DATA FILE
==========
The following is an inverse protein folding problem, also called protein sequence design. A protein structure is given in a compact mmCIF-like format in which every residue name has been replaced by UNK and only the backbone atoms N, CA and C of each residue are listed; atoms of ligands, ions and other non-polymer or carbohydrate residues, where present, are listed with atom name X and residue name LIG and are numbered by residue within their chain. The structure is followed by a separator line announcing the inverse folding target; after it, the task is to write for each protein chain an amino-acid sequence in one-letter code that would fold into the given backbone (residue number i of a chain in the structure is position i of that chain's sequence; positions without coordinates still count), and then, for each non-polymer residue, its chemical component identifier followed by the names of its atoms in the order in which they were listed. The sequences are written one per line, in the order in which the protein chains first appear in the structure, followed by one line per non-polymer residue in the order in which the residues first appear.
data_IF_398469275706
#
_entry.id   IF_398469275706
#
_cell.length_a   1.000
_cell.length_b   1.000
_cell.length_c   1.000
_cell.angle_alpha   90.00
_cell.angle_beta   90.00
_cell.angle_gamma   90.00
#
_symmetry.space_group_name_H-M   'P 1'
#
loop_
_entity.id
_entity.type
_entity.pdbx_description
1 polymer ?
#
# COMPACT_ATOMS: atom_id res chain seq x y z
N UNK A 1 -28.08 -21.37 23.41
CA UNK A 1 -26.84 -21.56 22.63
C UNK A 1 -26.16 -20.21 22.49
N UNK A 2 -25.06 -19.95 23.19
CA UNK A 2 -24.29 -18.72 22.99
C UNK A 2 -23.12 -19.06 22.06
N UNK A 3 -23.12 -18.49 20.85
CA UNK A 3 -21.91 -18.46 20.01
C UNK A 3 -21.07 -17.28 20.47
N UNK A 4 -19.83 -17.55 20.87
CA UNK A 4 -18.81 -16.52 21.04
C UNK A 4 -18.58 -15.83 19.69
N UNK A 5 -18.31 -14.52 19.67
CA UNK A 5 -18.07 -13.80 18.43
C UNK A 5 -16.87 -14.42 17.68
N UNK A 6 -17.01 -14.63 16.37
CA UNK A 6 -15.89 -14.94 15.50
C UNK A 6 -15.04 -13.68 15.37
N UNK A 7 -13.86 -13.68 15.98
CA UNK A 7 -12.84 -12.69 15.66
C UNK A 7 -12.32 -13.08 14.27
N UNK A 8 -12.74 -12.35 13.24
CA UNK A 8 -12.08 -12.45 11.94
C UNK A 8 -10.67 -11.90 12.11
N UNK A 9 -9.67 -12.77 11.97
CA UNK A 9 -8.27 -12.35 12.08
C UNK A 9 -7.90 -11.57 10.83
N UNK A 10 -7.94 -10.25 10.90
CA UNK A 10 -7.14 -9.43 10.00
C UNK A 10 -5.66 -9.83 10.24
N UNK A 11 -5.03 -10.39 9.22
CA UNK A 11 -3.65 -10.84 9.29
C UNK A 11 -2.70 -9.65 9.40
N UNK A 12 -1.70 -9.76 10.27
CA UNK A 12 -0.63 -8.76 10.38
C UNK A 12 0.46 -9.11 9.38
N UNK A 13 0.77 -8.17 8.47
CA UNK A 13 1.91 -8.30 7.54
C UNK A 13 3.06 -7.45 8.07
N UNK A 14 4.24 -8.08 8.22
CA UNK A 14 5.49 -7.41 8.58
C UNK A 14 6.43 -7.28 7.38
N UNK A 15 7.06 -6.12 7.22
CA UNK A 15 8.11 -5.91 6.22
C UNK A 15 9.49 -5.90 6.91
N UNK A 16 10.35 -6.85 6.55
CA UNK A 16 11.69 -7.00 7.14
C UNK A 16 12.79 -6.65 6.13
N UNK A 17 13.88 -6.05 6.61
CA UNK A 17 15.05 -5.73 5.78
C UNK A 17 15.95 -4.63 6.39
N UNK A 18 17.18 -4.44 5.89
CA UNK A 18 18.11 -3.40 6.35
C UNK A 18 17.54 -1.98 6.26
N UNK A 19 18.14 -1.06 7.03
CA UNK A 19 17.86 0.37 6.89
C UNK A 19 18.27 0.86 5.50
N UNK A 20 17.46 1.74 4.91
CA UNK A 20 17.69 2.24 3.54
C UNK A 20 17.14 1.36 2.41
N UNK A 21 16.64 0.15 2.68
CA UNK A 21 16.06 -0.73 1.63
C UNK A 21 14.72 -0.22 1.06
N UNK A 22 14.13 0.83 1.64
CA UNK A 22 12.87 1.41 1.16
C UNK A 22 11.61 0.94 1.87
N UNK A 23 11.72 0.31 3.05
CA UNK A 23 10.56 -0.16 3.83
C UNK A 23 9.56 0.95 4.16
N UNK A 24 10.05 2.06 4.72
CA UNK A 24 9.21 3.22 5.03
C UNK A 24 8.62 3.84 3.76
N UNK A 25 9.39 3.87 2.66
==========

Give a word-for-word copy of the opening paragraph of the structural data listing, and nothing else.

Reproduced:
The following is an inverse protein folding problem, also called protein sequence design. A protein structure is given in a compact mmCIF-like format in which every residue name has been replaced by UNK and only the backbone atoms N, CA and C of each residue are listed; atoms of ligands, ions and other non-polymer or carbohydrate residues, where present, are listed with atom name X and residue name LIG and are numbered by residue within their chain. The structure is followed by a separator line announcing the inverse folding target; after it, the task is to write for each protein chain an amino-acid sequence in one-letter code that would fold into the given backbone (residue number i of a chain in the structure is position i of that chain's sequence; positions without coordinates still count), and then, for each non-polymer residue, its chemical component identifier followed by the names of its atoms in the order in which they were listed. The sequences are written one per line, in the order in which the protein chains first appear in the structure, followed by one line per non-polymer residue in the order in which the residues first appear.